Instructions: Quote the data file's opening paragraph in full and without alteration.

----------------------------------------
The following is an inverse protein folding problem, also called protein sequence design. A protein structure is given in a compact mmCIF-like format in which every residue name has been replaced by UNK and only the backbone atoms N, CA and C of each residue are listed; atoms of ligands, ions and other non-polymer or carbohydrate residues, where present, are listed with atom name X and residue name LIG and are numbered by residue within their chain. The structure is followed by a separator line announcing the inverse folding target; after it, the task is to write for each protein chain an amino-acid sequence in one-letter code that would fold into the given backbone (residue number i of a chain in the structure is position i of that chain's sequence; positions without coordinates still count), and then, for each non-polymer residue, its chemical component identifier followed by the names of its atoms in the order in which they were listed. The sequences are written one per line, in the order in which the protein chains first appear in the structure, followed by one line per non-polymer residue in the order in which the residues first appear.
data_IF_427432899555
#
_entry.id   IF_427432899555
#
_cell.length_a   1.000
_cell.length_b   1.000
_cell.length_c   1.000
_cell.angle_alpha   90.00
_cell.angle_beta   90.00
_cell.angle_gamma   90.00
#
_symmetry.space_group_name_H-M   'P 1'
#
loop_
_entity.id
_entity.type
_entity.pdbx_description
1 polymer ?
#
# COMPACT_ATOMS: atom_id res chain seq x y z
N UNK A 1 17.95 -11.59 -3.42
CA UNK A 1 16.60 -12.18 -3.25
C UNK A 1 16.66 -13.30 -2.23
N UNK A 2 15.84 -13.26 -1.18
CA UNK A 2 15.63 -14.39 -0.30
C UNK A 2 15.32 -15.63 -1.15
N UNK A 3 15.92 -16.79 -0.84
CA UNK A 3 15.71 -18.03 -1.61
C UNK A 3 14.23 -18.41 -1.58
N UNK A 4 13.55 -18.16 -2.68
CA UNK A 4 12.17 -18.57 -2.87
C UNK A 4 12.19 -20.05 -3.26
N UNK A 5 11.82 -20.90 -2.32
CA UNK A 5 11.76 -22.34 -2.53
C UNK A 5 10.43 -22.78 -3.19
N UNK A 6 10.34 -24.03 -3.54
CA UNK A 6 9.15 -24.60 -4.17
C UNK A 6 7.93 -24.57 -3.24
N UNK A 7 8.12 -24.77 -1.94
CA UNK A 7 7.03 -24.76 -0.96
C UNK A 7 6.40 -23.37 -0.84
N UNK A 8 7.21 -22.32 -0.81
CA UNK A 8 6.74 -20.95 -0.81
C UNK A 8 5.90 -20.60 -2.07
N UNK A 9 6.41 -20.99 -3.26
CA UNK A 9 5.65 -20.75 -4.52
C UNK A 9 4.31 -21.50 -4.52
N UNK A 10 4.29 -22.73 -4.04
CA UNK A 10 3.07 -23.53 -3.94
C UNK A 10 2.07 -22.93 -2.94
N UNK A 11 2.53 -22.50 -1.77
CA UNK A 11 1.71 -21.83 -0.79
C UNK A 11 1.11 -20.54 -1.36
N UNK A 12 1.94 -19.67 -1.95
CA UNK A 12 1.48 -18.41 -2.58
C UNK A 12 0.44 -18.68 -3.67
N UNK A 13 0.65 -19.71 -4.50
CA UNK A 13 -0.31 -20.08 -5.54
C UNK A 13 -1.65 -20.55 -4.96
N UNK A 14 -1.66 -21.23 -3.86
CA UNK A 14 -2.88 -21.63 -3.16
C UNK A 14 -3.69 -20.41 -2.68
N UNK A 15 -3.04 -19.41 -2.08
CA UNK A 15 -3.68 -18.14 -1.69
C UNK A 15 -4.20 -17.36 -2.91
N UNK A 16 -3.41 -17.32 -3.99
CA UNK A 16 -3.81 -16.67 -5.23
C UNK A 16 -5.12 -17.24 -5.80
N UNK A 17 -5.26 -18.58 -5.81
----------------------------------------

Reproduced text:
The following is an inverse protein folding problem, also called protein sequence design. A protein structure is given in a compact mmCIF-like format in which every residue name has been replaced by UNK and only the backbone atoms N, CA and C of each residue are listed; atoms of ligands, ions and other non-polymer or carbohydrate residues, where present, are listed with atom name X and residue name LIG and are numbered by residue within their chain. The structure is followed by a separator line announcing the inverse folding target; after it, the task is to write for each protein chain an amino-acid sequence in one-letter code that would fold into the given backbone (residue number i of a chain in the structure is position i of that chain's sequence; positions without coordinates still count), and then, for each non-polymer residue, its chemical component identifier followed by the names of its atoms in the order in which they were listed. The sequences are written one per line, in the order in which the protein chains first appear in the structure, followed by one line per non-polymer residue in the order in which the residues first appear.